Dartmouth College President Philip Hanlon wants parents of women on his campus to know that the school is working to address the issue of sexual assault. During a hour-long conversation on New Hampshire Public Radio Tuesday, Hanlon said the school is "open" and "upfront." "You should not be worried if a campus is talking about [sexual assault]," Hanlon said. "You should be worried if a campus is not talking about it."
And Dartmouth is certainly talking about it. The school is hosting nearly 300 representatives from over 60 colleges, national experts, and government officials for a four day summit on preventing campus sexual assault, just days after a Congressional survey found that 41% of colleges polled have not investigated a sexual assault on their campuses in the past five years.
The Department of Education also launched investigations into 55 schools across the country this year, including Dartmouth, for allegedly mishandling of incidents involving an assault. This week's summit is an opportunity for school and government officials to discuss best practices for addressing the issue, with representatives from Duke University, Rice University, Pomona College and Georgetown University on hand to discuss interactions between students and school administrators.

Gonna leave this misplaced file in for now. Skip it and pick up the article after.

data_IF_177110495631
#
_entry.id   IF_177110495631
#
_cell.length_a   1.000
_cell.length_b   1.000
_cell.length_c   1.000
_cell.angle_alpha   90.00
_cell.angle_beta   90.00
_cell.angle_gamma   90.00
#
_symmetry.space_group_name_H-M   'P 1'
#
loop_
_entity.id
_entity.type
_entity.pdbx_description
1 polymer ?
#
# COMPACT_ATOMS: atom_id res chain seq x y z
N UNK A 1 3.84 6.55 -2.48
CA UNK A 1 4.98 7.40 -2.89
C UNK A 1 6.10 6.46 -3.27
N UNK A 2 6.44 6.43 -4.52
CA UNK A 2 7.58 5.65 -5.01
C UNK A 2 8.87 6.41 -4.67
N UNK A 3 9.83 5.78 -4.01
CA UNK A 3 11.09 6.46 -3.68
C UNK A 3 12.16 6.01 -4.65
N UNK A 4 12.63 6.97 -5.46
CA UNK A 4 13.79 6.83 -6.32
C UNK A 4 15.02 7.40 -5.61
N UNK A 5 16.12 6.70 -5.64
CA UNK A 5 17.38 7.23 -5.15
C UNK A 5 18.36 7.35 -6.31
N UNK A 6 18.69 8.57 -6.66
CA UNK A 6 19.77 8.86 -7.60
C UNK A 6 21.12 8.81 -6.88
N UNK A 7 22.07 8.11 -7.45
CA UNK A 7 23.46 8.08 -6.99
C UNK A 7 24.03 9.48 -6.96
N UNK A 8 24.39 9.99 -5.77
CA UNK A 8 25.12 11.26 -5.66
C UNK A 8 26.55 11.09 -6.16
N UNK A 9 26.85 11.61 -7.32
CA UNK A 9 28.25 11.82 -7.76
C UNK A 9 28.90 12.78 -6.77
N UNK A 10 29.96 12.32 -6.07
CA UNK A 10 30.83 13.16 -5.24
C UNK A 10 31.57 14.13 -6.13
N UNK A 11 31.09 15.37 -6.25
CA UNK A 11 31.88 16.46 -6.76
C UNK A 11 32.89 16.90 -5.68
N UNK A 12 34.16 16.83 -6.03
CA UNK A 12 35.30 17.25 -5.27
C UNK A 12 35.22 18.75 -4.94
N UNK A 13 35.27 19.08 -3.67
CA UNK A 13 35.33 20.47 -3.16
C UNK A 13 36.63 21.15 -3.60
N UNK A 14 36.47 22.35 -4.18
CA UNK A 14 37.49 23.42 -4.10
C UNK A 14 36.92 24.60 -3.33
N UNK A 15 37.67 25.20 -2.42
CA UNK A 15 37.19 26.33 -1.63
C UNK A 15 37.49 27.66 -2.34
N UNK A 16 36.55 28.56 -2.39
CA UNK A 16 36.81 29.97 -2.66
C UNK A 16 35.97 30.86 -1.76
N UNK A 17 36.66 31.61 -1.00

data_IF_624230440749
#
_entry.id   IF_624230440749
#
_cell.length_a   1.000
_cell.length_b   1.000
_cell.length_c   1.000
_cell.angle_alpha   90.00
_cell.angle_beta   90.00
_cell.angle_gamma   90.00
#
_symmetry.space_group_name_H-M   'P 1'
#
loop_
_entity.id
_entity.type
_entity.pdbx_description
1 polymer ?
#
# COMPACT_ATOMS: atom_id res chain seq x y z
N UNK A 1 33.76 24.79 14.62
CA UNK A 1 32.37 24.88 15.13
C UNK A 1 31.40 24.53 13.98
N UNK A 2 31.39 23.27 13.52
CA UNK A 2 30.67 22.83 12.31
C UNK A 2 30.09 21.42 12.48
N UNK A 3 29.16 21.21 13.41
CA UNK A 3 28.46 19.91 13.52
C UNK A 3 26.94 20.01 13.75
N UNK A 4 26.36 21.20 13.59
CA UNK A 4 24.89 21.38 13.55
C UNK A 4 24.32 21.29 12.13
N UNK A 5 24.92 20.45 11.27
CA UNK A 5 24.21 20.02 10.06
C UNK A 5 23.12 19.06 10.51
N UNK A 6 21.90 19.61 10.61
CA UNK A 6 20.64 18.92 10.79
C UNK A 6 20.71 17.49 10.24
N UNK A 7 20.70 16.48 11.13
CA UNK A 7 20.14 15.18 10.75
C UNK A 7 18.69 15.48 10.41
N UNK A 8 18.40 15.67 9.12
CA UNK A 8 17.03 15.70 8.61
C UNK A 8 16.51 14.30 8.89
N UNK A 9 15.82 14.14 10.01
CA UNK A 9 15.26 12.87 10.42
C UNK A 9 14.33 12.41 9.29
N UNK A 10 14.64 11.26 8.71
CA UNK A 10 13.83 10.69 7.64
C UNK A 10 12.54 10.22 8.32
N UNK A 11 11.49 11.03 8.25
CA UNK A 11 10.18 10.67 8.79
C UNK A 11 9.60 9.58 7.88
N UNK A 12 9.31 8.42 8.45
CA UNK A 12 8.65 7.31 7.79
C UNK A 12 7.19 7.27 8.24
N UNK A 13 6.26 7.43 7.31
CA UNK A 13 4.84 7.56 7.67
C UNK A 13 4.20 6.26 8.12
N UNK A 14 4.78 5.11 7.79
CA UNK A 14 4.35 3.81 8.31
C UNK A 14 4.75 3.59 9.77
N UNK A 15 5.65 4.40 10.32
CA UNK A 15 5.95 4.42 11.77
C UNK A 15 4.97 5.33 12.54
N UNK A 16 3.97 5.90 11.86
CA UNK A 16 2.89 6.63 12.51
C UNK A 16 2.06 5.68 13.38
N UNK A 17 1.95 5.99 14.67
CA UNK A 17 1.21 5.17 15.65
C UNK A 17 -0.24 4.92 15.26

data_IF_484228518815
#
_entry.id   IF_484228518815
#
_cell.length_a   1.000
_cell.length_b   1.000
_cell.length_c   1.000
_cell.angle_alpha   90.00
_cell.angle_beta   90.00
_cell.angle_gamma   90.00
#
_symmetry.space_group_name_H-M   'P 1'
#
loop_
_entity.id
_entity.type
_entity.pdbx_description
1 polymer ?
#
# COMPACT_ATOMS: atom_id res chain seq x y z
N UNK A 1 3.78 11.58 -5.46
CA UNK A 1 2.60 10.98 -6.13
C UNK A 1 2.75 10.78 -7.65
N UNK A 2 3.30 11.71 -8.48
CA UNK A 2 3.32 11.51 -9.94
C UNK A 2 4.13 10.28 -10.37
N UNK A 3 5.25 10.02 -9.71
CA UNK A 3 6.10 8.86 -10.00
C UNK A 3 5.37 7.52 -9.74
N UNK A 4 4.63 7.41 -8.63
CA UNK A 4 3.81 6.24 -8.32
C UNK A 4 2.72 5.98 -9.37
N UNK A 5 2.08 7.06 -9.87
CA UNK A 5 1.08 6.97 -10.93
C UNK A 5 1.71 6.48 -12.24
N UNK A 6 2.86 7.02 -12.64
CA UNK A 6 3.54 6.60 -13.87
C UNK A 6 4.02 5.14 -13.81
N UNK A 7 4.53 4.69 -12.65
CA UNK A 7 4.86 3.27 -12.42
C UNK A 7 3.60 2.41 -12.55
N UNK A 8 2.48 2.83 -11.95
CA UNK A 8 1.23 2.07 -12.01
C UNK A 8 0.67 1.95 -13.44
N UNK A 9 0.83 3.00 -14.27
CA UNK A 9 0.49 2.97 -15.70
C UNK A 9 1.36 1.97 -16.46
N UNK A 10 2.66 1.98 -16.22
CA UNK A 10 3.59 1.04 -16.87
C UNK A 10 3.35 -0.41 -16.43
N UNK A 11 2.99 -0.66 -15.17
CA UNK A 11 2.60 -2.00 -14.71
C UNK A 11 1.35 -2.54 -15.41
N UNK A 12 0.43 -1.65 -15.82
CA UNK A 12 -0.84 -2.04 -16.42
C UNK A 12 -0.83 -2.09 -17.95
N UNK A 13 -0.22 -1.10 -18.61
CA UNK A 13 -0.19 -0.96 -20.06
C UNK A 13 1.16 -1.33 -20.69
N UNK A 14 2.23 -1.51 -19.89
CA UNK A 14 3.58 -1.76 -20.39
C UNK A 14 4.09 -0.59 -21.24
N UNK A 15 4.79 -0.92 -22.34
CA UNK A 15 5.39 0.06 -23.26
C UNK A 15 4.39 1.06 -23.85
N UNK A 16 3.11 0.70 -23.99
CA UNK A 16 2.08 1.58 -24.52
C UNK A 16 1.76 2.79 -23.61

Hanlon said Tuesday that Dartmouth intends to position itself as a national leader in the effort to combat sexual assault on campus. He's been in office for one year and named the issue one of his top priorities. In June, the college implemented a new policy for handling reports of sexual assault that requires outside investigators to look into complaints The policy also requires mandatory expulsion for some perpetrators of assault.
“As a nation we will reach a tipping point where nonconsensual sexual encounters on our college campuses are a thing of the past,” U.S. Representative Ann McLane Kuster (D-NH) said Sunday at an opening session of the summit. Research has shown that one in five college women will become a victim of an attempted or actual sexual assault while on campus. A TIME cover story from May detailed the crisis, which has been called an epidemic, and also examined the efforts to curb the trend.
On Monday, representatives from the U.S. Departments of Education and Justice addressed the summit attendees affirming the federal government’s commitment to keeping student’s safe. “Every student needs to be safe,” said Catherine Lhamon of the Department of Education’s office of Civil Rights. Attendees have also been actively engaged on Twitter where conversations around the absence of males, student voices, and the need for more collaboration proliferated.